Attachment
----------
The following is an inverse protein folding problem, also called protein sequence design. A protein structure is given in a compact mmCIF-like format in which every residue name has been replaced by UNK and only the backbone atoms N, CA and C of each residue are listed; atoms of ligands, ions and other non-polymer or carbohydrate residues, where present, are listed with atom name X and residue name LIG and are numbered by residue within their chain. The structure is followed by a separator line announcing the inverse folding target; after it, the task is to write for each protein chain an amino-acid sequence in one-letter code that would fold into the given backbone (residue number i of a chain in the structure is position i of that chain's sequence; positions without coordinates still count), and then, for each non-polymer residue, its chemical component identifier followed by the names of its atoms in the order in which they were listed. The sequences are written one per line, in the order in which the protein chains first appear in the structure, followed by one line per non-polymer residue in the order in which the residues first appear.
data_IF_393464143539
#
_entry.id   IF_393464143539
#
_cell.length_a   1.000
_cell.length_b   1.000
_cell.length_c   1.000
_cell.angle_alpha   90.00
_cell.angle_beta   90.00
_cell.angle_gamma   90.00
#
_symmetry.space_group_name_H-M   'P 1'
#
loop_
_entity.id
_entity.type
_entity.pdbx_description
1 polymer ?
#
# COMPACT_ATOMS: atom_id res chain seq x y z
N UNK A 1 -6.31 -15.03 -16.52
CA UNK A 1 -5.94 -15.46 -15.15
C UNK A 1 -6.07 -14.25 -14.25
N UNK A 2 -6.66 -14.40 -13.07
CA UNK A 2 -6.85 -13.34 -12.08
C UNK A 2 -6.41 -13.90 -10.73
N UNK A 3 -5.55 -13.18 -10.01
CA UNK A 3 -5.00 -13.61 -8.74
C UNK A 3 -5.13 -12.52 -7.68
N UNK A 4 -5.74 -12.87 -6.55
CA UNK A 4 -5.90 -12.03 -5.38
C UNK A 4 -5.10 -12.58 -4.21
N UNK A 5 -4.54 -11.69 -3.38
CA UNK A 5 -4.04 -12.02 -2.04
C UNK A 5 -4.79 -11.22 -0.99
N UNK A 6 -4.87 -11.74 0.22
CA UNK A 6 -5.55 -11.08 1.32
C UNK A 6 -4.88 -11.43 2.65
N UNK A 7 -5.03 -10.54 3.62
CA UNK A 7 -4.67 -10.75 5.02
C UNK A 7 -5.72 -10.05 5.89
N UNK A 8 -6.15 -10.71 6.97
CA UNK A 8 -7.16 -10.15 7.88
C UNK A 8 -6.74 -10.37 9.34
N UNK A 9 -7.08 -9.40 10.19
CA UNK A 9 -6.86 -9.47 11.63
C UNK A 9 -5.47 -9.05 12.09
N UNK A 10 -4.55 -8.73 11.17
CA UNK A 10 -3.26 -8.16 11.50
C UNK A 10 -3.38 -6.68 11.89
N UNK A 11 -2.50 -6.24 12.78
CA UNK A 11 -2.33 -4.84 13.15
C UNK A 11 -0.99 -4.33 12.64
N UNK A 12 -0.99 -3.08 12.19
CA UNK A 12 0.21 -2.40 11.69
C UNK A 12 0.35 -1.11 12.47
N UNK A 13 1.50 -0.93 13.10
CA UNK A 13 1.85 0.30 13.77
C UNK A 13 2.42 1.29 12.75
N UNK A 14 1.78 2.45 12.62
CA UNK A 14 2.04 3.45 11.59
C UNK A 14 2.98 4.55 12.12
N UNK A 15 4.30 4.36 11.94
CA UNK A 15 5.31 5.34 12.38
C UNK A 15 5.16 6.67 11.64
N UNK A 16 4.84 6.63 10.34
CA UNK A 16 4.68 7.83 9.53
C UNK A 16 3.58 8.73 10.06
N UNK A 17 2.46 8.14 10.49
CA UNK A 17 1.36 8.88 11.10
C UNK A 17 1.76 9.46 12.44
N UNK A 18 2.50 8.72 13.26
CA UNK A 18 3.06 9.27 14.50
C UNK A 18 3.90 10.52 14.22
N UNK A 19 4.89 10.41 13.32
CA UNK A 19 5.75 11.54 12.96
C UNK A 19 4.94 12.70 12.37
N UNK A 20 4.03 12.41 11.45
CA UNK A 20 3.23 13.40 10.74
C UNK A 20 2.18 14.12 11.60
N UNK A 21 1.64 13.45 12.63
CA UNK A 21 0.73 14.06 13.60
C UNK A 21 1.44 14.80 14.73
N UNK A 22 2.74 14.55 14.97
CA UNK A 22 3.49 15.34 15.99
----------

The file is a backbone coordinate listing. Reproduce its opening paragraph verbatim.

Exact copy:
The following is an inverse protein folding problem, also called protein sequence design. A protein structure is given in a compact mmCIF-like format in which every residue name has been replaced by UNK and only the backbone atoms N, CA and C of each residue are listed; atoms of ligands, ions and other non-polymer or carbohydrate residues, where present, are listed with atom name X and residue name LIG and are numbered by residue within their chain. The structure is followed by a separator line announcing the inverse folding target; after it, the task is to write for each protein chain an amino-acid sequence in one-letter code that would fold into the given backbone (residue number i of a chain in the structure is position i of that chain's sequence; positions without coordinates still count), and then, for each non-polymer residue, its chemical component identifier followed by the names of its atoms in the order in which they were listed. The sequences are written one per line, in the order in which the protein chains first appear in the structure, followed by one line per non-polymer residue in the order in which the residues first appear.